Critical issues in sports are exemplified even in the modest inter-collegiate setting. In fact, concerns and scandals are not exclusive to professional sports and big athletic associations. This is because sports-related problems and most importantly, violations rampantly exist right inside the college premises. Such grave incidents of violation, either of the established regulations of the National Collegiate Athletic Association (NCAA) or even the college itself requires the correct handling of college sports officials. In particular, the in-house or internal handling and subsequent resolution of NCCA
rule violation is one of the primary obligations of the college’s athletic director. In carrying out such task of the need to internally handle the infringement, it is therefore important for the athletic director to observe a course of action. Coming up and implementing a list of steps ultimately ensure that the violation of NCAA rule was correctly handled in house. In performing the responsibility of an athletic director to internally handle the breach of a particular NCAA policy, it is valuable to take into consideration the principles and practices stated by Eitzen (2006).
In his book “Fair and Foul,” the author exposed to the public the dark side of the sports field. In emphasizing such, Eitzen emphasized the damage that commercialization brings about to the condition of college sports where student-players violate NCAA rules (Eitzen, 2006). He then added that even with the creation of NCAA in 1905, regulations have yet to be fully standardized and the efforts of college officials, specifically athletic directors, appear to be insufficient in addressing violation of the Association’s rules. Hence, violation of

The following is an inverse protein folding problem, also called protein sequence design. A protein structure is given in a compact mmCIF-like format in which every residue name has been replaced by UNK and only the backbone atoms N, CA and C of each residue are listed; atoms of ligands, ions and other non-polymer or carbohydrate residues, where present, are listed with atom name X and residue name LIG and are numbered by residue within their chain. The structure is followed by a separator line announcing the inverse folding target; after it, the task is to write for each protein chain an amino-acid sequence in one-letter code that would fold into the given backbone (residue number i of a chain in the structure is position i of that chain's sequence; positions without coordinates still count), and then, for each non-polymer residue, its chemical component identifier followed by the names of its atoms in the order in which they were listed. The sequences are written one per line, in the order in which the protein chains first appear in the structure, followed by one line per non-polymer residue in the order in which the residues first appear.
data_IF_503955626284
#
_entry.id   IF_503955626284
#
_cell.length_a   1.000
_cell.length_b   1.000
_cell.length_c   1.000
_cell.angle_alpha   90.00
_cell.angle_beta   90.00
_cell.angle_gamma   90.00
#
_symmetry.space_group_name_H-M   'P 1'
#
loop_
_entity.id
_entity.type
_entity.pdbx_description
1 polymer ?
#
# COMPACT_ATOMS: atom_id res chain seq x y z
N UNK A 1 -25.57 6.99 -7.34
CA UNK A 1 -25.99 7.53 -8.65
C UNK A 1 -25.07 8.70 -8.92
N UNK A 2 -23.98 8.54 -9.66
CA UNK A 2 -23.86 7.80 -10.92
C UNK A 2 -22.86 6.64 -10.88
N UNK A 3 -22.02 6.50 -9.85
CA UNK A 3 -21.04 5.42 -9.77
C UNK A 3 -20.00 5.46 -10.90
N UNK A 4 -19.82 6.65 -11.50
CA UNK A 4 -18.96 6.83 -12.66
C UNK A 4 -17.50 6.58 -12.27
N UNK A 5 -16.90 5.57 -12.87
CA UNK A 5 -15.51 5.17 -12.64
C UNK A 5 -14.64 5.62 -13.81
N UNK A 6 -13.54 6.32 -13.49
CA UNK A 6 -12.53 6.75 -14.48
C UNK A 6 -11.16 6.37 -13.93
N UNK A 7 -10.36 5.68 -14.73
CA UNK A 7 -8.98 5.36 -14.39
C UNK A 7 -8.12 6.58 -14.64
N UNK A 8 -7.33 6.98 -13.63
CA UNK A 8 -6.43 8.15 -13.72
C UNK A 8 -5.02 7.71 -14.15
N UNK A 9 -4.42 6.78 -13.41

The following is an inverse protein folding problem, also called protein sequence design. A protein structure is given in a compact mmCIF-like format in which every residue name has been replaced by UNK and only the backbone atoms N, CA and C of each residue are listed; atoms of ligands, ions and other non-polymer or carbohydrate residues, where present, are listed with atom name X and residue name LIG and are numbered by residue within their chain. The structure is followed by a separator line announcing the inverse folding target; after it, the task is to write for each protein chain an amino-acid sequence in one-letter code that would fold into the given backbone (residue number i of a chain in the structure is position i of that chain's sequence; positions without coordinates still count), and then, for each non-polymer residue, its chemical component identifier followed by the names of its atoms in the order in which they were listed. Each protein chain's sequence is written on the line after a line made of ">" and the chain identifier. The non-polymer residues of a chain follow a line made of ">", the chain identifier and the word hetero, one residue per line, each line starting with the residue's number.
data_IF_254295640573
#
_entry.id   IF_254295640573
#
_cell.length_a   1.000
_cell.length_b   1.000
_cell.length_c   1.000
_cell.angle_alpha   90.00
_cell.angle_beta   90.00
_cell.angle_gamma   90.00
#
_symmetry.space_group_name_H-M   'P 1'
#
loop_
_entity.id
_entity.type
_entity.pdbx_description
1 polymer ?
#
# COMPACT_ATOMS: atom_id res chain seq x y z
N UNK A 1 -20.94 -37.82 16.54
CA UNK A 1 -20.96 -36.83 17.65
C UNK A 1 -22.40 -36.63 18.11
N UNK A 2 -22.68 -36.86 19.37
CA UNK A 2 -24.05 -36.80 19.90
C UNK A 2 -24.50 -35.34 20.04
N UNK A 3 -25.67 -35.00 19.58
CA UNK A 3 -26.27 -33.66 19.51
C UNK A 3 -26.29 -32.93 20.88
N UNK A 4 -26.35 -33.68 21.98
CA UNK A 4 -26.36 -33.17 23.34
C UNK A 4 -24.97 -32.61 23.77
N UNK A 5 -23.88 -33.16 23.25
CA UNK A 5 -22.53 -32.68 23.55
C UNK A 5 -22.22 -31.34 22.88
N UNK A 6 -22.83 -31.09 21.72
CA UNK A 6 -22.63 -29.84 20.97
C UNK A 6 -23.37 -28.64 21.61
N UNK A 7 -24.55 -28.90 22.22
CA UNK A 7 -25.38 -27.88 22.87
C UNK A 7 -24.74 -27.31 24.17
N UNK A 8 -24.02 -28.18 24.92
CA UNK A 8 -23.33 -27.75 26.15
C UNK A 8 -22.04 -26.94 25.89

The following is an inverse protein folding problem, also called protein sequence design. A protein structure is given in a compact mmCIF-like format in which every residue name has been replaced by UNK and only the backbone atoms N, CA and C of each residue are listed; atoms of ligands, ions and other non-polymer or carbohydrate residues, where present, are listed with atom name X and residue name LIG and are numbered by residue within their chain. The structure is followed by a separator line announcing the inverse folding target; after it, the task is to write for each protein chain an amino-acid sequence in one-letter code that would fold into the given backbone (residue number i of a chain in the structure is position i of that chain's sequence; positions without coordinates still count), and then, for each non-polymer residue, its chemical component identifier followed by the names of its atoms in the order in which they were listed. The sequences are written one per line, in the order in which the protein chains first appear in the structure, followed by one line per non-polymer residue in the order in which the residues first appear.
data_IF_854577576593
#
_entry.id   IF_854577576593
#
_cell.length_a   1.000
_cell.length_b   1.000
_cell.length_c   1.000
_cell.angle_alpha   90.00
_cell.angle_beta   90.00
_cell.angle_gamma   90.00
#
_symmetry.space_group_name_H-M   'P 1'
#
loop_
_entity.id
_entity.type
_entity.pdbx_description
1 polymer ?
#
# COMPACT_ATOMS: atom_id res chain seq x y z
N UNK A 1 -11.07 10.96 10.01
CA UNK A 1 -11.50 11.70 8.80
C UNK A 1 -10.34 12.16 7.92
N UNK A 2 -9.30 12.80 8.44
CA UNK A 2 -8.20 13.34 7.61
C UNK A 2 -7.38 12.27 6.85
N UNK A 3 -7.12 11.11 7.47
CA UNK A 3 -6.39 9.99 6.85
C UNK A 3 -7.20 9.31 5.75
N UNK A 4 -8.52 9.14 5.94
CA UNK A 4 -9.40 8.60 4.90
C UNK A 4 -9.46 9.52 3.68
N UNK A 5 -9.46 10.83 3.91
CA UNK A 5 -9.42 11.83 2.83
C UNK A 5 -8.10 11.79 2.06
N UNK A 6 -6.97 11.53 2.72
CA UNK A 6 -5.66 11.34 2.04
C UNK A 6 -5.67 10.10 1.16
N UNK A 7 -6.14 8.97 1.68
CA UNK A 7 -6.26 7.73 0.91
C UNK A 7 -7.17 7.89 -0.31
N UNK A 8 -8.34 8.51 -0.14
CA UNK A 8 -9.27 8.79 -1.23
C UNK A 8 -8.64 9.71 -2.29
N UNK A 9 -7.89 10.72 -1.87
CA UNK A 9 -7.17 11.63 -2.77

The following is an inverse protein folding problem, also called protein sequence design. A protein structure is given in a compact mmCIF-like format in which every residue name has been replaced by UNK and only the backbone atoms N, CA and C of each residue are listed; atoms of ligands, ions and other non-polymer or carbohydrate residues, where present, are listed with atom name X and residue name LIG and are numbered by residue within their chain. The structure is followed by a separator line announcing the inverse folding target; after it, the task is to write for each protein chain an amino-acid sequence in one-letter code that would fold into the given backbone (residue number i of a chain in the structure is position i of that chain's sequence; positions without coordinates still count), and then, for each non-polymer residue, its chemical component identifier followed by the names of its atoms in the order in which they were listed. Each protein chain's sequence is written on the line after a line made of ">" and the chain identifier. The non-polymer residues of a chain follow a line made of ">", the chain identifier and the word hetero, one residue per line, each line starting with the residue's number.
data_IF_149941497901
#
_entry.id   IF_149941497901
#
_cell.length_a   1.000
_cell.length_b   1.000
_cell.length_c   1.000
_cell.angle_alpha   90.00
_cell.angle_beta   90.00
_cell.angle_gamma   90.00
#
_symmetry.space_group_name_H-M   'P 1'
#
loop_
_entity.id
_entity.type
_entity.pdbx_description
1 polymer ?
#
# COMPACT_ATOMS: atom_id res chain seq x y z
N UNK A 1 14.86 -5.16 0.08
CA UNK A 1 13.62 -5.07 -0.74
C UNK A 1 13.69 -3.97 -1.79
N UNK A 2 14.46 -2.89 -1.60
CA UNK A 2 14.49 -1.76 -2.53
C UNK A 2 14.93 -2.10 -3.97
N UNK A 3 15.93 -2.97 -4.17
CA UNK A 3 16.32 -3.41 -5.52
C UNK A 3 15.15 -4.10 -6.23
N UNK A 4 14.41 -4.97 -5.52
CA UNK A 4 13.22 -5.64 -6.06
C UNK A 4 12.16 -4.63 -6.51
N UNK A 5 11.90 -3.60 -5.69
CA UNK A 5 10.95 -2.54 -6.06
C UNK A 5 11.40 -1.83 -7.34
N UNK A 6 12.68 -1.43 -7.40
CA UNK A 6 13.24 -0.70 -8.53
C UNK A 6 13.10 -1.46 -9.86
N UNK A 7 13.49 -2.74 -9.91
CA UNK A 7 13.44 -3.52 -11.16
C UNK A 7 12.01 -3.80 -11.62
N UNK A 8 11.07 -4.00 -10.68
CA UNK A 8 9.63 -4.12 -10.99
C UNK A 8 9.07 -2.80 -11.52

NCAA rules such as “eligibility of athletes, the high rate of injuries, cheating, and the like” are the problems which the college athletic director needs to properly handle in-house (Eitzen, 2006, p. 137). To be precise, this discussion focuses on the problem confronting me as an athletic director of a rural college following the discovery that someone on the roster of players had actually violated NCAA rule. Faced with a principal question whether to immediately and directly report the matter to the Association, it has come to my decision that it is best that the matter be internally handled.
This is because with my course of action or list of actions to be taken, I can endure that the violation, while handled in-house, will be resolved accordingly. As athletic director, the first thing I would do is get details of the NCAA rule infraction. List down the people or students who may have knowledge about it and then determine the extent of details as to what they actually know. This move will assist me in establishing the supposed violators and exact circumstances that surrounded the violation. Then I will talk to the athlete violator himself or herself to get his or her side and find out if